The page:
The central government is tasked with trying to find a solution that will satisfy all of the states in the federation, so this can be a big task. And if we have a character who is in that federal government, they might have a lot of problems on their hands. However, this is not normally the sort of thing that people find interesting, so we’re going to have to make this really be character-based and impactful in the story in such a way that it makes it interesting to our readers.

If they fail to resolve these conflicts, this could lead to civil war. And there’s a really good example of this. It’s called the United States Civil War. I’m going to simplify the issue, but basically the southern states in the United States thought that the constitution gave them the right for slavery, and the other states disagreed with this. Now, slavery was a basic part of the economy in the south, which felt like it wasn’t going to survive very well without it. And, as a result, war broke out. The southern states tried to create the Confederation, which is another form of federation that we’ll talk about in a minute. But one of the problems that the south faced is that no foreign country would recognize that the south had sovereignty over itself. So, this was going to be a problem. The federal government in D.C. fought the war partly to bring the southern states back in line.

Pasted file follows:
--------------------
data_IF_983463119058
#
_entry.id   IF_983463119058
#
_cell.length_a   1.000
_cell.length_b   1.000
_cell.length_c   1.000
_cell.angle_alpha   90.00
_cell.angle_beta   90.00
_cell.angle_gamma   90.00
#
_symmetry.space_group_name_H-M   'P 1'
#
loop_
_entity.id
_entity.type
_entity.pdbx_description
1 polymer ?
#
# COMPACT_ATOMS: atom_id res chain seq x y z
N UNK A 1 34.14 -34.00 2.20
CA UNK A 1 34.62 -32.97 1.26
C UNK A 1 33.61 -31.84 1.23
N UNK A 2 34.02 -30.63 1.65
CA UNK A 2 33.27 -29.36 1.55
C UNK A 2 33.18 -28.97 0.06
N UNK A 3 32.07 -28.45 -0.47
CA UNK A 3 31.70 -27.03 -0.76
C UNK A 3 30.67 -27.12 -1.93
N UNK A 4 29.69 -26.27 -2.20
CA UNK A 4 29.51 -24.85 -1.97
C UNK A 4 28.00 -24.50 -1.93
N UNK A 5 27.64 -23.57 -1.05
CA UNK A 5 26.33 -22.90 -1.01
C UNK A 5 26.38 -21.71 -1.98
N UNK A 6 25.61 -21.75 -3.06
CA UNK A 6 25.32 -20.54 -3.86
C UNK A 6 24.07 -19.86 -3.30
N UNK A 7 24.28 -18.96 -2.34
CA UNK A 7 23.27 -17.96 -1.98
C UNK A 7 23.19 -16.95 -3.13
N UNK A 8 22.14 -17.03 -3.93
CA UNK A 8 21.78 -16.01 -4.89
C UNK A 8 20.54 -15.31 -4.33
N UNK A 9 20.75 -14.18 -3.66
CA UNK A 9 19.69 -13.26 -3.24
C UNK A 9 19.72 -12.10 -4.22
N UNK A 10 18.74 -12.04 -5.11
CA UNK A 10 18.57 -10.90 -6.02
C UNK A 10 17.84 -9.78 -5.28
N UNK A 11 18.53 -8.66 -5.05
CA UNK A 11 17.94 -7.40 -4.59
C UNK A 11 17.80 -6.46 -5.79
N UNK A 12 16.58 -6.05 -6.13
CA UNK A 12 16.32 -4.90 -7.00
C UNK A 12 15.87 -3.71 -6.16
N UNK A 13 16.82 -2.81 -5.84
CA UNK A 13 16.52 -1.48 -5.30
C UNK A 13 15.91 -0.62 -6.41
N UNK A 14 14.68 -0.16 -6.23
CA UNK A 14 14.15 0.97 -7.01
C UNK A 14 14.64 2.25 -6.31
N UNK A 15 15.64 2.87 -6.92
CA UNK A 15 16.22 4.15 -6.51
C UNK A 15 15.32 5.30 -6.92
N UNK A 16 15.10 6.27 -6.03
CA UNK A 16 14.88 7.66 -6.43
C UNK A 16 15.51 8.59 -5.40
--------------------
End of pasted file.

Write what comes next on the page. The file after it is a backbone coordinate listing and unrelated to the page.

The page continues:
Now, a final note on federations is the naming convention. Sometimes they actually do have the word “federation” in their title, but a place like Canada does not. And there are other titles that can be used, such as a confederation, a federal republic, dominion, kingdom and even union. The only real problem for us as world builders with these titles is that we can’t always tell what form of government something is just by the word that we have put on it.